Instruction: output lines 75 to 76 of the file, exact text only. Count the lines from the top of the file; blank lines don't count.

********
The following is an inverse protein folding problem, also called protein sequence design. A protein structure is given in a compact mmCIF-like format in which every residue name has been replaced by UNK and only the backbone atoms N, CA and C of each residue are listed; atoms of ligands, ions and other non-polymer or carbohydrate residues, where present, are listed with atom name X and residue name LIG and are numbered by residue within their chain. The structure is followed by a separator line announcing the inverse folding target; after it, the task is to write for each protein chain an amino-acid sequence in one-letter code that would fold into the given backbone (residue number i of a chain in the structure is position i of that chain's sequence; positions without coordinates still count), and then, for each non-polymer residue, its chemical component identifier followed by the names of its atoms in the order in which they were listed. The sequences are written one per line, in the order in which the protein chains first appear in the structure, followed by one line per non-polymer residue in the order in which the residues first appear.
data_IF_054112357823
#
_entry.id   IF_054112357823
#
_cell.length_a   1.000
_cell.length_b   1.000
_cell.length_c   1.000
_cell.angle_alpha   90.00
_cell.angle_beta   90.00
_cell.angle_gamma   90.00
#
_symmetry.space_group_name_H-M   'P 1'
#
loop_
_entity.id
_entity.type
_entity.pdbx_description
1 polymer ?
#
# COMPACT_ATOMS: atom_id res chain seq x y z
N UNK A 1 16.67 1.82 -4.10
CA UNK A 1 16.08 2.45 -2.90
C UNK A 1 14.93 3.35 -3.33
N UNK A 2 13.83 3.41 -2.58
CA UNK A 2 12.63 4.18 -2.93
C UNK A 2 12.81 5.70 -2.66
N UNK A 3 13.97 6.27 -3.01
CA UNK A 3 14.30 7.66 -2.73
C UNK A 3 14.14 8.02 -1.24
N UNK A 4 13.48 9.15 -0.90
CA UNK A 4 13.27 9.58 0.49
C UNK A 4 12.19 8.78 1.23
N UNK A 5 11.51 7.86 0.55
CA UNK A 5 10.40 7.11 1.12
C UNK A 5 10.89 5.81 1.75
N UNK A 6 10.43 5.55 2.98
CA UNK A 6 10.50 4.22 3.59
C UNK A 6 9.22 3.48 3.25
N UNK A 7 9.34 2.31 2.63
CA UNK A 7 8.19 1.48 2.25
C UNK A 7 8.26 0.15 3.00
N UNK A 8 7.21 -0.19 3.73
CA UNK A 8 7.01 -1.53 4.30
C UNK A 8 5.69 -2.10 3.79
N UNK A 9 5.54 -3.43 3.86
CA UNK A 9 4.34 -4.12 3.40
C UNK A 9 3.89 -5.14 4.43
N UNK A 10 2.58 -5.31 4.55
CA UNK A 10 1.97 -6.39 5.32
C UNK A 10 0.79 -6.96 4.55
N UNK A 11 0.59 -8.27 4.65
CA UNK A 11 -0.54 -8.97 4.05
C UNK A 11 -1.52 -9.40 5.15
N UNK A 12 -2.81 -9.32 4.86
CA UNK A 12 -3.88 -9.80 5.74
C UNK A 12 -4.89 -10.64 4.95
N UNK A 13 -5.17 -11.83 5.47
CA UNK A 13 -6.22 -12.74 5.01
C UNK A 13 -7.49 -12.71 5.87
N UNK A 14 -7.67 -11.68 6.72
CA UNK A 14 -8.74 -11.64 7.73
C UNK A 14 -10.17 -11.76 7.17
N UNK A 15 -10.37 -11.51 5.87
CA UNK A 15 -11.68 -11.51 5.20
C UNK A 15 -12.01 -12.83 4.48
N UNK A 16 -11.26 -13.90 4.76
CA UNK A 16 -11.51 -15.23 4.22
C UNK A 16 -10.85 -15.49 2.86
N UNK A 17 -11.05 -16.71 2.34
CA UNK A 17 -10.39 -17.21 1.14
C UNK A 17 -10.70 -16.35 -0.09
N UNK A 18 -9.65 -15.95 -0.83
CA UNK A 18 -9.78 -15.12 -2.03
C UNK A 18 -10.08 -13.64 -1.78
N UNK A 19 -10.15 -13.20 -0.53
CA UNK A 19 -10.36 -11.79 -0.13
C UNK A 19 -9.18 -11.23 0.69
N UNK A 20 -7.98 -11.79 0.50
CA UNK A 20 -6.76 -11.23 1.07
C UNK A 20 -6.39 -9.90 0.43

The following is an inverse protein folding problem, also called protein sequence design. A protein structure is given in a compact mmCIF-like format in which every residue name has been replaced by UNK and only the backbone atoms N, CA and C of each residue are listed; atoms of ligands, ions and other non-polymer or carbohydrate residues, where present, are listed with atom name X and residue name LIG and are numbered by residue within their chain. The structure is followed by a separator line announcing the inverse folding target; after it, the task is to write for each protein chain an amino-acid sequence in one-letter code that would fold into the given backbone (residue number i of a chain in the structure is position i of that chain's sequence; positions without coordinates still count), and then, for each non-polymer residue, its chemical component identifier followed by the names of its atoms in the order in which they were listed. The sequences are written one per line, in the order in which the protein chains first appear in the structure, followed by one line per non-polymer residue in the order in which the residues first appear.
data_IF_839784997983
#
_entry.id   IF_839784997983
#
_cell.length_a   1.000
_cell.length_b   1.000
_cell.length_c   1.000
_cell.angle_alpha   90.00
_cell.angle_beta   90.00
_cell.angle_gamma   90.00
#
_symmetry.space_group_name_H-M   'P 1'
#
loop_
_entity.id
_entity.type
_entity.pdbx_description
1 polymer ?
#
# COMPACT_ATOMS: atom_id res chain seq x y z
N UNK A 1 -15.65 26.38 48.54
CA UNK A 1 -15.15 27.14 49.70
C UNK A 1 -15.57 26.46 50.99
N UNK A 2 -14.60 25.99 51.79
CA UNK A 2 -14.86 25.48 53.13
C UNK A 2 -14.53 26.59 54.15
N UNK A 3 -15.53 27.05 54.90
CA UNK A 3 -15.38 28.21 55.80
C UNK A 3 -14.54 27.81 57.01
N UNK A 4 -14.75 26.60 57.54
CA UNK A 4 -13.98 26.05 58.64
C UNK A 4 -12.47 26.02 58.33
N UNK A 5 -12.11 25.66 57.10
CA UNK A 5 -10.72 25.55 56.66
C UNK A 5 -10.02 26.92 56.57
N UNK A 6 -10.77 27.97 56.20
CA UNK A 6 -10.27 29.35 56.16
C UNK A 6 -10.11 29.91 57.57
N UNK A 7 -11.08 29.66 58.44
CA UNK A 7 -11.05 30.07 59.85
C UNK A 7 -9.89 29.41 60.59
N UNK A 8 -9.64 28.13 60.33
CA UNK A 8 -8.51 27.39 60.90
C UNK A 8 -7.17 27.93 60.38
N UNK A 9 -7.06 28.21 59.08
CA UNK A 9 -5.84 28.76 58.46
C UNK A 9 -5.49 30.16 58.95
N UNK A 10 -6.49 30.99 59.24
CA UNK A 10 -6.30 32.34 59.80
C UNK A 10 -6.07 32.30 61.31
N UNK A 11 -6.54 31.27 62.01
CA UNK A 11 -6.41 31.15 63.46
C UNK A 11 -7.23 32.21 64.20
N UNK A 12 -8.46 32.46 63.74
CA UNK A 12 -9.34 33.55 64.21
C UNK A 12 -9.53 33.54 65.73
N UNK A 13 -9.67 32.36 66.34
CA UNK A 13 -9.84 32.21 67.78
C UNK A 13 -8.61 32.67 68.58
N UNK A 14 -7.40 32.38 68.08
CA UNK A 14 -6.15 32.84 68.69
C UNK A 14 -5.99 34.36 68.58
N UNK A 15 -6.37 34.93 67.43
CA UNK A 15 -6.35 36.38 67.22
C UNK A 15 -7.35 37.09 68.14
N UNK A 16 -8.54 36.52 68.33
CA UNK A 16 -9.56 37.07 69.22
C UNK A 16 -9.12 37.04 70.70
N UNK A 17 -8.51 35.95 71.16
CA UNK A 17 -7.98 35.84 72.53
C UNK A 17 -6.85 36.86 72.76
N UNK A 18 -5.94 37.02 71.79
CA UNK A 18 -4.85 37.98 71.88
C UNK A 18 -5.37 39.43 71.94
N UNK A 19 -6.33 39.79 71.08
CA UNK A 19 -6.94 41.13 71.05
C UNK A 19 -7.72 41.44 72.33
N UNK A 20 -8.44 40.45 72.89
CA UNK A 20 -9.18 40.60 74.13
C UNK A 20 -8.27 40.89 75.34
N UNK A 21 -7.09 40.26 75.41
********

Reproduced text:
C UNK A 18 -10.08 -13.64 -1.78
N UNK A 19 -10.15 -13.20 -0.53